Le Mystère Des Voix Bulgares (Nonesuch, 1987)

77. Aaliyah
Aaliyah (Blackground/Virgin America 2001)

76. Tammy Wynette
Stand By Your Man (Epic, 1969)

75. Donna Summer
Bad Girls (Casablanca, 1979)

74. The Raincoats
The Raincoats (Rough Trade, 1979)

73. Astrud Gilberto
The Astrud Gilberto Album(Verve Records, 1965)

72. The Runaways
The Runaways (Mercury, 1976)

71. Salt-N-Pepa
Blacks' Magic (London, 1990)

70. Stevie Nicks
Bella Donna (Modern, 1981)

69. Cyndi Lauper
She's So Unusual (Portrait/Sony 1983)

68. Rosanne Cash
King's Record Shop (Columbia, 1987)

67. Sinead O'Connor
I Do Not Want What I Haven't Got (Chrysalis Records, 1990)

66. Miriam Makeba
Pata Pata (Reprise, 1967)

65. Cassandra Wilson
Blue Light 'Til Dawn (Blue Note, 1993)

64. Spice Girls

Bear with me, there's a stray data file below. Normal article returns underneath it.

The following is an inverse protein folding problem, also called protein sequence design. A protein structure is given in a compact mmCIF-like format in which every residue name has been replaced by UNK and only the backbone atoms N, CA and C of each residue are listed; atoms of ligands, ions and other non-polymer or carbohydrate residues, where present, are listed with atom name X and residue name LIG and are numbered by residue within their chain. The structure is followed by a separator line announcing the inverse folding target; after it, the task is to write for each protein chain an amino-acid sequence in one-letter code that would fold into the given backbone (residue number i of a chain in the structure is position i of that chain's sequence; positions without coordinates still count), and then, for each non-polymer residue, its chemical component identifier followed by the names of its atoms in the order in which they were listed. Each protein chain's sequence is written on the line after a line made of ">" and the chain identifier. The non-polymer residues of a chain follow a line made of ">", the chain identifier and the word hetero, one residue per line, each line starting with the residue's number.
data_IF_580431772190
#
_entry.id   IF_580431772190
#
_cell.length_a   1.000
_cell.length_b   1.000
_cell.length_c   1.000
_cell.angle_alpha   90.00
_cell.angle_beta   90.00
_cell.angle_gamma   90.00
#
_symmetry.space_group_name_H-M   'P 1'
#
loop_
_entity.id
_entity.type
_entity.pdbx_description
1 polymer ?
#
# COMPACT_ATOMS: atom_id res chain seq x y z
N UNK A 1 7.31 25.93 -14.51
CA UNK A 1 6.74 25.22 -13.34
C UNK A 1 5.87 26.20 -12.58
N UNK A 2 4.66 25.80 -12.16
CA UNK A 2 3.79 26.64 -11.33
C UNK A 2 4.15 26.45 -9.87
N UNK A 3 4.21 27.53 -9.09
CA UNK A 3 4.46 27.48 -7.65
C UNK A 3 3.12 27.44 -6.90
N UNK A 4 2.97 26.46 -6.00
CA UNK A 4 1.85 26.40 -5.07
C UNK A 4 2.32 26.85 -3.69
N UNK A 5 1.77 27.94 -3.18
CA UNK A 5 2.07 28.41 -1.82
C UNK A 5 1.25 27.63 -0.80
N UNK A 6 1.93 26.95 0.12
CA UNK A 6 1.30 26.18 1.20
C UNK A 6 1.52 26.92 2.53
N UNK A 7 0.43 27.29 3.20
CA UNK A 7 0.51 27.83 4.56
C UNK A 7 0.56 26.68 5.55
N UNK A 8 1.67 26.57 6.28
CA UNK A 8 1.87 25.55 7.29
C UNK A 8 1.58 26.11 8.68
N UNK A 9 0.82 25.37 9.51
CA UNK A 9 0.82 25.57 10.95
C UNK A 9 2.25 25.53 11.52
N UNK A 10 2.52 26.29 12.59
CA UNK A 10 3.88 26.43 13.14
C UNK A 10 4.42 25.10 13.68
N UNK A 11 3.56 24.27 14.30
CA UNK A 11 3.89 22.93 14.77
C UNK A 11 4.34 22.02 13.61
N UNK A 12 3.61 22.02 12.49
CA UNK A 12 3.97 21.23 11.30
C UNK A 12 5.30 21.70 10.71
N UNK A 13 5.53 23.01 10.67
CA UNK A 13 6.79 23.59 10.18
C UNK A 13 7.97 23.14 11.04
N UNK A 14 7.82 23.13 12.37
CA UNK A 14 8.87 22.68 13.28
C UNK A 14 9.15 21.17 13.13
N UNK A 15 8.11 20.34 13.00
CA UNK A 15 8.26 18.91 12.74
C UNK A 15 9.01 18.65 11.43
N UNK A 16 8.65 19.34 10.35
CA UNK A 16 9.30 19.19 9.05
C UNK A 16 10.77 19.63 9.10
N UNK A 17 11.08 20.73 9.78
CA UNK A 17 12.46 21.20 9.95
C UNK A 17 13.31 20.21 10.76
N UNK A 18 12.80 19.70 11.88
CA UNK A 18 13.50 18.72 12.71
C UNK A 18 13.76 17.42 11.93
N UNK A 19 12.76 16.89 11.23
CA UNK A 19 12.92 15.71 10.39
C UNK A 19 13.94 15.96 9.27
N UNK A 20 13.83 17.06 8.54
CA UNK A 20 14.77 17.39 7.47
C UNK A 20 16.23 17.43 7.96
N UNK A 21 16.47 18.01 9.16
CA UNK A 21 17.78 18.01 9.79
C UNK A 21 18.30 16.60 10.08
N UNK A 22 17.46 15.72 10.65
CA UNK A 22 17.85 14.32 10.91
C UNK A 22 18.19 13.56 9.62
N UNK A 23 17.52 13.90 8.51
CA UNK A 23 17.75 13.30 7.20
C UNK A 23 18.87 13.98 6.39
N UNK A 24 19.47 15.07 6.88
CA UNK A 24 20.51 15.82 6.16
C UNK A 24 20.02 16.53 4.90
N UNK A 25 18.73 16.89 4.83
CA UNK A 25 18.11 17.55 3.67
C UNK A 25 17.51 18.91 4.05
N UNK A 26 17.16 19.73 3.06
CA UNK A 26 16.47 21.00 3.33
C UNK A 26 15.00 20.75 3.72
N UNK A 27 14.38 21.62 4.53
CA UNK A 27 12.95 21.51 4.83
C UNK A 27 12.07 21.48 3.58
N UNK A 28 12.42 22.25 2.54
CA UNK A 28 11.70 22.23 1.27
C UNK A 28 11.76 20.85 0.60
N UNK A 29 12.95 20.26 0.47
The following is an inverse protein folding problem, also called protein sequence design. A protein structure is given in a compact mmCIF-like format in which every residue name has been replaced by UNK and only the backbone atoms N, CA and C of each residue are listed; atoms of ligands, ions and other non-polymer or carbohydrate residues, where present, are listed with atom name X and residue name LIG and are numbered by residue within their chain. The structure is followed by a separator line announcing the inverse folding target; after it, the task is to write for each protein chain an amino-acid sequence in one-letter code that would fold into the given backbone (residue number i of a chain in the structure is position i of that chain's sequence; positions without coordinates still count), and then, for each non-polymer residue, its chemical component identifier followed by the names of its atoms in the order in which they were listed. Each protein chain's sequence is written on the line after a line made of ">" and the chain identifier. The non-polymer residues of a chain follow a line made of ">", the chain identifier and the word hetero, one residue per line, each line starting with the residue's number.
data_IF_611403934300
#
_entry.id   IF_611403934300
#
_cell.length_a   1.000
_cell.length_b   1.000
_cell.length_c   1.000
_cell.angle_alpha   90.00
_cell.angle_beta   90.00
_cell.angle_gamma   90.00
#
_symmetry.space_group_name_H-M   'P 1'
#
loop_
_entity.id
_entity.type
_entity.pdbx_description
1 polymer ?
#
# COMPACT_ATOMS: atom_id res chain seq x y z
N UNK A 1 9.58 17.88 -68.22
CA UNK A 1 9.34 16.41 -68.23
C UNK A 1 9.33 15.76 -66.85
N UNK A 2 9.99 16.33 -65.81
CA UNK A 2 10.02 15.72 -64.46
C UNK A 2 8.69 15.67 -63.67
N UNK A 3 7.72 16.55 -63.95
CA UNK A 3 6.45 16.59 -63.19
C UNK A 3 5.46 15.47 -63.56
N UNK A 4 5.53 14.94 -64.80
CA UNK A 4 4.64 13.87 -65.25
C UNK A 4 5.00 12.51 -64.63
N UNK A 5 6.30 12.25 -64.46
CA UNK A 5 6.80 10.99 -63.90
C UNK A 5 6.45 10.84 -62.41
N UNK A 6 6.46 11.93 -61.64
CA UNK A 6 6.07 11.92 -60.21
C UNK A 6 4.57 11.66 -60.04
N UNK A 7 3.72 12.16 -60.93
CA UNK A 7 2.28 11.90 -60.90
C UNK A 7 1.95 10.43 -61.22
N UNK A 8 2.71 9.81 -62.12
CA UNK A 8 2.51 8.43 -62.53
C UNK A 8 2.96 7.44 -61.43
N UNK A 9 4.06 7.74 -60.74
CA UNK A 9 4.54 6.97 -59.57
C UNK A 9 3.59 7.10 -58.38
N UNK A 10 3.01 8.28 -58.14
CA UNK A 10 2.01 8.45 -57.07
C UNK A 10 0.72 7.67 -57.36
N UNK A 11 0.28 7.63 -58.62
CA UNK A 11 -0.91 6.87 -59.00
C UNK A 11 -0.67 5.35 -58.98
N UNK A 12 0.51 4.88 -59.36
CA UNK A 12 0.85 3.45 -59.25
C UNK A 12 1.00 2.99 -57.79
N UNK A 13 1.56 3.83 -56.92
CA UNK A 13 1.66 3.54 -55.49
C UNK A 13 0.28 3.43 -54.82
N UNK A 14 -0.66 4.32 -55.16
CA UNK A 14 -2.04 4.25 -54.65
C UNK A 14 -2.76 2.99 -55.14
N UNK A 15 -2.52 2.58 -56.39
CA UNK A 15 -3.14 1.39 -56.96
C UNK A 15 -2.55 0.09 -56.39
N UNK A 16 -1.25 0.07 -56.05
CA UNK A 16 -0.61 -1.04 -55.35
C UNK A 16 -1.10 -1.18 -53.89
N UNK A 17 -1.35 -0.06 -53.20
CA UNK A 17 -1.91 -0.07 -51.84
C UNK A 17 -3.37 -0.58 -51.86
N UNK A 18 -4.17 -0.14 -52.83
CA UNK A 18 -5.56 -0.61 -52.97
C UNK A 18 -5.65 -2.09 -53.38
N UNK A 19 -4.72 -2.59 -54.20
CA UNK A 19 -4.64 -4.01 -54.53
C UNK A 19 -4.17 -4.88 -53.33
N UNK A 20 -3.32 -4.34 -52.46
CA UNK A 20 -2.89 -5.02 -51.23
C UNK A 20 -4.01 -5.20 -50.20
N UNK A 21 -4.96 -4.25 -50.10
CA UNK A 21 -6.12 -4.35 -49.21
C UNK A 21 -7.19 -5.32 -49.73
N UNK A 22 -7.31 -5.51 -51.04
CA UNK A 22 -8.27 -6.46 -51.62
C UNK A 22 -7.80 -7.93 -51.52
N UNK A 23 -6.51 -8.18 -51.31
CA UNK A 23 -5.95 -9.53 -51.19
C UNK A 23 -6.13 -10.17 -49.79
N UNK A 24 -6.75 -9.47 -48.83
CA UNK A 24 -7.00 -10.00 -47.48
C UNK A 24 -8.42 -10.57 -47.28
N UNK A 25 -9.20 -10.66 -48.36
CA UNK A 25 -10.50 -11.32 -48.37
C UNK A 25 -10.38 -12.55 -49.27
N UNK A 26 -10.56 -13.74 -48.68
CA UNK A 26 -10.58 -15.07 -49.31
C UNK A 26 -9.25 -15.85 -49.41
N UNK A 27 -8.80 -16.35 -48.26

Spice (Virgin, 1996)

63. Madonna
Like a Virgin (Sire, 1984)

62. Dixie Chicks
Wide Open Spaces (BMG/Sony, 1998)

61. Destiny's Child
The Writing's on the Wall (Columbia, 1999)

60. The Pretenders
Pretenders (Sire, 1980)

59. Indigo Girls
Indigo Girls (Epic, 1989)

58. Labelle
Nightbirds (Epic, 1974)

57. Mary J. Blige
What's the 411? (Uptown/MCA, 1992)

56. X-Ray Spex
Germfree Adolescents (EMI, 1978)

55. The Go-Gos
Beauty And The Beat (I.R.S., 1981)

54. Nico
Chelsea Girl (Verve, 1967)

53. Linda Ronstadt
Heart Like A Wheel (Capitol, 1974)

52. Bonnie Raitt
Nick Of Time (Capitol/EMI, 1989)

51. Sarah Vaughan
Sassy Swings Again (Mercury, 1967)

50. Hole
Live Through This (DGC, 1994)

49. Rickie Lee Jones
Pirates (Warner Bros., 1981)

48. Etta James
Rocks The House (Argo, 1964)

47. Celia Cruz
Son con Guaguanco (Emusica/Fania, 1966)

46. Emmylou Harris
Wrecking Ball (Elektra, 1995)

45. Dusty Springfield
Dusty in Memphis (Atlantic, 1969)

44. Heart
Dreamboat Annie (Mushroom, 1976)

43. M.I.A.
Kala (XL/Interscope, 2007)